An easy meal: Predicting the effects of prey patch characteristics on humpback whale foraging efficiency on wild and anthropogenic prey sources.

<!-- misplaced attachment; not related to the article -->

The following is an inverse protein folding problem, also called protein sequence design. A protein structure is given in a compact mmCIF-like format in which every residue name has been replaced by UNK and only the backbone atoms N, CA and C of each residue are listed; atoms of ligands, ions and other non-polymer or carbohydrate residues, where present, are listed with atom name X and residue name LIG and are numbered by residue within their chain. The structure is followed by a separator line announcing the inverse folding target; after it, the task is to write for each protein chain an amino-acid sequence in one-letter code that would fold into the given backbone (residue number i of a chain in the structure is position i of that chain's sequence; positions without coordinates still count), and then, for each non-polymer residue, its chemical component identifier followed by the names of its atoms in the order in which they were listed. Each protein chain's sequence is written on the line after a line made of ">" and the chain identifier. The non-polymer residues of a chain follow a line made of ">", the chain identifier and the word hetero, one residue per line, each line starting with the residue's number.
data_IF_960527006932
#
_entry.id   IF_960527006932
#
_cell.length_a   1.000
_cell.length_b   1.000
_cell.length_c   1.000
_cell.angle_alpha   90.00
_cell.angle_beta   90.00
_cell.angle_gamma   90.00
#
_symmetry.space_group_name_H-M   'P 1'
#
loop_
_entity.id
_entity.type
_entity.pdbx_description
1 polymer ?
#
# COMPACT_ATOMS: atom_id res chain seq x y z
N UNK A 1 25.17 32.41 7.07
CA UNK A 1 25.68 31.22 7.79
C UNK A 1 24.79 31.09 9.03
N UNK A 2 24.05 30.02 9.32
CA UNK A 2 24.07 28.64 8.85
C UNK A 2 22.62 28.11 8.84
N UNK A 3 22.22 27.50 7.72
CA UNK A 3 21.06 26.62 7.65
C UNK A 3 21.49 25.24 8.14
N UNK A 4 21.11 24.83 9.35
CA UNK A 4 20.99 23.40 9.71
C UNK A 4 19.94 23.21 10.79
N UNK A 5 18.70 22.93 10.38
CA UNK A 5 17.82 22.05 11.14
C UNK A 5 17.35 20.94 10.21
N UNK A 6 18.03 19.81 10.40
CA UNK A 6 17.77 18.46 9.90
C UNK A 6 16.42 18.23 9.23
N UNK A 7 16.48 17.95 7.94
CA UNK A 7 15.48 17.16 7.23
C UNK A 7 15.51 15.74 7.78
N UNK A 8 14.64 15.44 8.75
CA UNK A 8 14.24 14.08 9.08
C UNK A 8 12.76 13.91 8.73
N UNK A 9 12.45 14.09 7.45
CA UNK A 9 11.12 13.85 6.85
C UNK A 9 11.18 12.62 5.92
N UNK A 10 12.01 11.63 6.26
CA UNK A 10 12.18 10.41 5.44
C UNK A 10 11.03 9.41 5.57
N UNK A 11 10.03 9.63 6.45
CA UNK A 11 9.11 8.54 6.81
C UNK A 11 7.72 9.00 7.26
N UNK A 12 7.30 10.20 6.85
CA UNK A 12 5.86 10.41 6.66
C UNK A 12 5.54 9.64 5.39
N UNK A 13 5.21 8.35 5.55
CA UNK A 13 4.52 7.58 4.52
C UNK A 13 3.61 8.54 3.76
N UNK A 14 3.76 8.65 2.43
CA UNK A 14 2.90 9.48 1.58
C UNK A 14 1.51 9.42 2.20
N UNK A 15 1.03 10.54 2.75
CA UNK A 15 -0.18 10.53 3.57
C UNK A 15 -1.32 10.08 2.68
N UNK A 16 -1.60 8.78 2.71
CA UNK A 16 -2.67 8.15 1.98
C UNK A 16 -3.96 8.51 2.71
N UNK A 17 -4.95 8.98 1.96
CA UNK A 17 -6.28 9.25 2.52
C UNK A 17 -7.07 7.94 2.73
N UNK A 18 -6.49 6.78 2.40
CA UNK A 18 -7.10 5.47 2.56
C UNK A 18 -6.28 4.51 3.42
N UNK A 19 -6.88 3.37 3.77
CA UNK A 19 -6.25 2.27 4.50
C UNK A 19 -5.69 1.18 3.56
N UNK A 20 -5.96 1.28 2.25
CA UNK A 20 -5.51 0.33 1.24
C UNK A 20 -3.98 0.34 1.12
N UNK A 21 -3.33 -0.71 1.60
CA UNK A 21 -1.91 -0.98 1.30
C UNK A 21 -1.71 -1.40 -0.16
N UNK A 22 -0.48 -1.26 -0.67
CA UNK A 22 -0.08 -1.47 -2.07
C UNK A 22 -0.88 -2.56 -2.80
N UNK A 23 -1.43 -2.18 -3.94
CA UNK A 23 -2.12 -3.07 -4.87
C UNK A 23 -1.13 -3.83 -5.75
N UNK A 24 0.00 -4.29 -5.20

The humpback whale population in Southeast Alaska is growing 6-7% per year. An increasing ecosystem role for these generalist predators is already causing conflicts with fisheries. Within the last few years, salmon hatcheries have reported humpback whales feeding on juvenile salmon at release sites. In Alaska, hatcheries are private non-profit organizations that support sustainable fisheries by supplementing wild fish with fish reared to early life stages in captivity. To mitigate humpback whale predation, hatcheries have been experimenting with different release strategies (timing, fish size, rate of release) that alter the characteristics such as quantity, density, persistence, and individual fish size of the prey field. How these changes alter the foraging efficiency of a humpback whale is unknown. We propose building a model that will predict the energetic costs and expected return of a whale foraging on a particular patch of prey based on characteristics of that prey patch such as species, density, and depth. This model will be informed by morphometric measurements of humpback whales, foraging energetics from dive profiles obtained by tagging with dataloggers and prey surveys with traditional multi-frequency ecosounders and high frequency imaging sonar. We will apply this model to compare the energetic efficiency of a humpback whale feeding on hatchery releases vs. wild prey resources and on various types of hatchery releases. By selecting a release strategy that optimizes early marine survival, hatcheries will increase the catch for commercial, sport and subsistence fishers and processors. This model will be an important tool for understanding how increased foraging from a recovering population of humpback whales impacts Alaska’s marine ecosystems.